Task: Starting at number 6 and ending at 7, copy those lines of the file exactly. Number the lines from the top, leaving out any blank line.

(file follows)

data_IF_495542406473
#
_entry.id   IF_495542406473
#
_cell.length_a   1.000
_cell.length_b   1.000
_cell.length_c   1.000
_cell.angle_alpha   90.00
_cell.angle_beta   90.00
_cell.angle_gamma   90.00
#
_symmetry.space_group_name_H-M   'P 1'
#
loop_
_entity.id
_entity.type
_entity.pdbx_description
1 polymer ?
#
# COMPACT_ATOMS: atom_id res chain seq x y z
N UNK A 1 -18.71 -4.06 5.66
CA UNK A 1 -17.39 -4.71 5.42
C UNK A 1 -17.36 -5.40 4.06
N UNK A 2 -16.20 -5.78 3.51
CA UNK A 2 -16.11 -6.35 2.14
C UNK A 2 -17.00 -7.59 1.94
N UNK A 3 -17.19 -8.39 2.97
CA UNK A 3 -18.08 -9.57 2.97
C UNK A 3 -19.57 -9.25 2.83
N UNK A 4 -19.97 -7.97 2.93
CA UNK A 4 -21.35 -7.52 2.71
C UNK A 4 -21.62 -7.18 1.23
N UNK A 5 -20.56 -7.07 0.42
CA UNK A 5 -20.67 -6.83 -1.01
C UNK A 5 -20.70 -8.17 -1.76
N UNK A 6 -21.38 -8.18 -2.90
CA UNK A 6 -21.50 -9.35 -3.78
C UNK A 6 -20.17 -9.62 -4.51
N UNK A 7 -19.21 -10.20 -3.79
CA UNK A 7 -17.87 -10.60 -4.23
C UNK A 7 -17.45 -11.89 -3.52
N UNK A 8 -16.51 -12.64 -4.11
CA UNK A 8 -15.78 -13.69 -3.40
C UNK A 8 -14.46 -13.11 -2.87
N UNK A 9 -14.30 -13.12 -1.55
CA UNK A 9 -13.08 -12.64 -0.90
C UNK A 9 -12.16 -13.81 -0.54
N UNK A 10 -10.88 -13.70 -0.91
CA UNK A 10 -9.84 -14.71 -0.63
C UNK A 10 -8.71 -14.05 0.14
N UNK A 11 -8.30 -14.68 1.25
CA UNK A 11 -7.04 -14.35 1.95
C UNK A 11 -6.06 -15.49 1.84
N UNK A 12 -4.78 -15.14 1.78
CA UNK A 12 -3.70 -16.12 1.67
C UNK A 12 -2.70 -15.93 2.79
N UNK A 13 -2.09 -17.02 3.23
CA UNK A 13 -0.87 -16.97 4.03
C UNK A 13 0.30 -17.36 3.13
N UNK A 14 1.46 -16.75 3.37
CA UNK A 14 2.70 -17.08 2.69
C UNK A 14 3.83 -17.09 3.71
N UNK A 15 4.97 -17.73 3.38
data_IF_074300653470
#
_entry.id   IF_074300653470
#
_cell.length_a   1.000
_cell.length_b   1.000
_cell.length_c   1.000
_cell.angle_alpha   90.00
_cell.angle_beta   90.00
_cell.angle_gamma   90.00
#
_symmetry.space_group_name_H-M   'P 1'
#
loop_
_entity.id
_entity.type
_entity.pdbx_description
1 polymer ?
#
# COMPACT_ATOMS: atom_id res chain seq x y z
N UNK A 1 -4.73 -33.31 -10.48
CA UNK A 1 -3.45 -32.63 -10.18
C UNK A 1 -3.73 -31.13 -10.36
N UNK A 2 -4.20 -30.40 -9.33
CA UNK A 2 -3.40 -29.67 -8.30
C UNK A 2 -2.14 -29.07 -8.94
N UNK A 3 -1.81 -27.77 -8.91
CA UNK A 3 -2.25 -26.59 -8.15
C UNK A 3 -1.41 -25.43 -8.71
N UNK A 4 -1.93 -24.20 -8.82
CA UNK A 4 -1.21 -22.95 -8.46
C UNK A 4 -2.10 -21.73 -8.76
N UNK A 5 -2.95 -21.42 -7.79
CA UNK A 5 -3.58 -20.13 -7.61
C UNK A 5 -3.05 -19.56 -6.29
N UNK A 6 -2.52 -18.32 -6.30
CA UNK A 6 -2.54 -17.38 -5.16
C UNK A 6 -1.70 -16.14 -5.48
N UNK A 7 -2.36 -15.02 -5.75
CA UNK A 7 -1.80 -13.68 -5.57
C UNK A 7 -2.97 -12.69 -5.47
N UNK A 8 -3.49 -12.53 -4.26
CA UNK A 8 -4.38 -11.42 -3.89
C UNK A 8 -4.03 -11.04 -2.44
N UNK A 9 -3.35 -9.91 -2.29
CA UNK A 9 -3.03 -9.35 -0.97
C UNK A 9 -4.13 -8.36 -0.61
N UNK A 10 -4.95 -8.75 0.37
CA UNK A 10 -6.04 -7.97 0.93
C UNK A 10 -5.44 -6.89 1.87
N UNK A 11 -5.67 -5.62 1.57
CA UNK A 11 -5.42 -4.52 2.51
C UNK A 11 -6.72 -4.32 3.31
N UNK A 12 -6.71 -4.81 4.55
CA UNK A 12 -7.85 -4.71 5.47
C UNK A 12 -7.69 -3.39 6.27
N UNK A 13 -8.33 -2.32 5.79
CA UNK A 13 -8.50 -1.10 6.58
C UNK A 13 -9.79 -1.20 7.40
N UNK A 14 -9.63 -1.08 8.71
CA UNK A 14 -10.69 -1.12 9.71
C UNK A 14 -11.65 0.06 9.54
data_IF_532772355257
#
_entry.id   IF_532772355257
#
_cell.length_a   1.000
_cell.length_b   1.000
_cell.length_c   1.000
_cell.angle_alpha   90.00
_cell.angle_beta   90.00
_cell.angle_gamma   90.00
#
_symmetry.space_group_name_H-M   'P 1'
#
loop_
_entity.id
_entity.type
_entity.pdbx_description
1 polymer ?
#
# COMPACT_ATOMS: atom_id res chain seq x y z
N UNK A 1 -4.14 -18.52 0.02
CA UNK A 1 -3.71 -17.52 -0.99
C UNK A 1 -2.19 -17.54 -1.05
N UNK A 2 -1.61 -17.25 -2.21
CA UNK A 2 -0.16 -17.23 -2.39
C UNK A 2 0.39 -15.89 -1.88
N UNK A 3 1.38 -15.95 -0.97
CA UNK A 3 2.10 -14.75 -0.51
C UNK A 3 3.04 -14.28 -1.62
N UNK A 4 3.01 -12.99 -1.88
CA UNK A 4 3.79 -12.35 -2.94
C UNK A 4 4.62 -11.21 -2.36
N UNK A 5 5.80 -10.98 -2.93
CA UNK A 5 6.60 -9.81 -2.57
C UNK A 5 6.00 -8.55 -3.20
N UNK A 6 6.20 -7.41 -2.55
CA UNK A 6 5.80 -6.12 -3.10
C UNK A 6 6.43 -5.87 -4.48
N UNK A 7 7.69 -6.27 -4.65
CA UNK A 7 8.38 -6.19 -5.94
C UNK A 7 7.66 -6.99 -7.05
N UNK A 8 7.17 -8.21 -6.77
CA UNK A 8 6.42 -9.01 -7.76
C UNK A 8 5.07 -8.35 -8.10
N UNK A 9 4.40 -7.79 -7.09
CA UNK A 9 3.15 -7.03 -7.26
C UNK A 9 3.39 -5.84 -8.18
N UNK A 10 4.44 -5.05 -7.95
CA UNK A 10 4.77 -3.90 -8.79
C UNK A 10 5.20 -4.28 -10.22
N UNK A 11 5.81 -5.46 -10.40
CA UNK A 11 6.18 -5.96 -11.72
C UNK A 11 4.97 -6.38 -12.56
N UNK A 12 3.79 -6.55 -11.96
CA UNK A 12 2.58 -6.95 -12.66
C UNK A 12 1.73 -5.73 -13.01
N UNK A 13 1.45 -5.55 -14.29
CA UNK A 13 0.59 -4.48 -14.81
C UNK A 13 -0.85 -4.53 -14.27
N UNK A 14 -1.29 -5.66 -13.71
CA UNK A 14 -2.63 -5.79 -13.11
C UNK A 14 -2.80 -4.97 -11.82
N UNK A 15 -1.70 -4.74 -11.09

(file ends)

_cell.length_b   1.000
_cell.length_c   1.000